Achieving Resilient Communities (ARC)

Ventura County is among the nation’s most productive agricultural regions in the nation. It is also one of the regions most harmed by global warming, particularly farmworkers and farmers. COVID-19 has done tremendous harm to food chain workers from farm to table in Ventura and across the state. ROC is helping to increase farmworker and farm resilience in collaboration with PHI science and public health teams, and three Ventura County community-based organizations: Central Coast Alliance United for a Sustainable Economy (CAUSE), Mixteco Indigena Organizing Project (MICOP) and Lideres Campesinas.

Our primary program partners from the Public Health Institute on this project are Tracking California, Public Health Alliance of Southern California.

Image credit: davispigeon0, Pixabay

Launched in Ventura County in 2020, the Achieving Resilient Communities (ARC) project is focused on of the resilience of the agricultural sector with specific emphasis on farmworker communities, which are placed at greatest risk from climate change and the pandemic.

The ARC project in Ventura County will have three phases:

  1. Community Engagement, Assessment, and Resilience Planning (Current)

The project team engaged local stakeholders to prioritize groups with greatest need and identify leverage points for resilience-building. We identified CAUSE, MICOP and Lideres Campesinas as our three primary partners in the region. They are directing the focus of the project elements designed to aid farmworker communities. We are working with the Ventura County Farm Bureau to integrate farm and farmerworker resilience actions. This work is being informed by a landscape analysis combining community insights, priorities, and local data measuring social, environmental, climate, energy, economic, healthcare and community factors. Together with our local partners, we are setting achievable goals and identifying key progress metrics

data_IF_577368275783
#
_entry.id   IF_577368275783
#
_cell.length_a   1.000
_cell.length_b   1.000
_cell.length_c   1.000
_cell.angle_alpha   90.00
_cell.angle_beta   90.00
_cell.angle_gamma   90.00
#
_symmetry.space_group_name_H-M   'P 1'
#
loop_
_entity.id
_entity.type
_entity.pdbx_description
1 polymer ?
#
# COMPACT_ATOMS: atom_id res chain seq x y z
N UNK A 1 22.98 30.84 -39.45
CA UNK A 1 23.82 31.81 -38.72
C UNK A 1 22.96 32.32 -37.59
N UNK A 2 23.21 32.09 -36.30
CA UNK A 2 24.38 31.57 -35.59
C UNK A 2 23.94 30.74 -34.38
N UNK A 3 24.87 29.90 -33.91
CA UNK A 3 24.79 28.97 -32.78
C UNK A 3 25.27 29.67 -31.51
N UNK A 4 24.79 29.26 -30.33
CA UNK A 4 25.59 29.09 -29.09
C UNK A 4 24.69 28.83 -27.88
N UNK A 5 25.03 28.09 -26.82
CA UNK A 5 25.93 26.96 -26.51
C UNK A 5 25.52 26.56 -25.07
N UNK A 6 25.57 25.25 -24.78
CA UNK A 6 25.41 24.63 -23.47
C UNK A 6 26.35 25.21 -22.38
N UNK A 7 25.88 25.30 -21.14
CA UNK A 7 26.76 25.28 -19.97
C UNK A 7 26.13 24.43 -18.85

1. Community Power-Building and Public Health Action

We are planning development of youth leadership and community action teams. We support the community to effectively advocate for resilience goals, develop a community-driven, power-building curriculum and to train local advocates. If requested, we will provide technical assistance to community partners to conduct environmental monitoring.

  1. Sharing Learnings

Project assessments, metrics, and materials (which may include studies, training curriculum, and sample ordinances) will be archived on an ARC project website to support local partners in tracking results and implementing policy action plans. The project website will serve to amplify local successes and inspire other communities across California.

Our project is building on existing local efforts in Ventura County and will help people in impacted communities to focus on priority metrics, express their power, and measurably improve those metrics over five years. The goal is a more resilient Ventura County with health-supportive community conditions including clean air, safe water, abundant fresh food, and healthy people.

Achieving Resilient Communities (ARC) stories of resilience

Farmworkers are 20 times more likely to die from heat stress than the US civilian workforce overall. As climate change exacerbates heat and wildfire smoke, resilience efforts in farmworker communities will be crucial. To help increase awareness of these issues, farmworker leaders from the ARC farmworker advisory committee participated in a digital storytelling workshop to develop short videos that share their personal lived experiences with heat and wildfire smoke. This effort was led by StoryCenter and the ARC Project, in collaboration with the California Department of Public Health.

Watch the powerful full video series here, or individual videos below.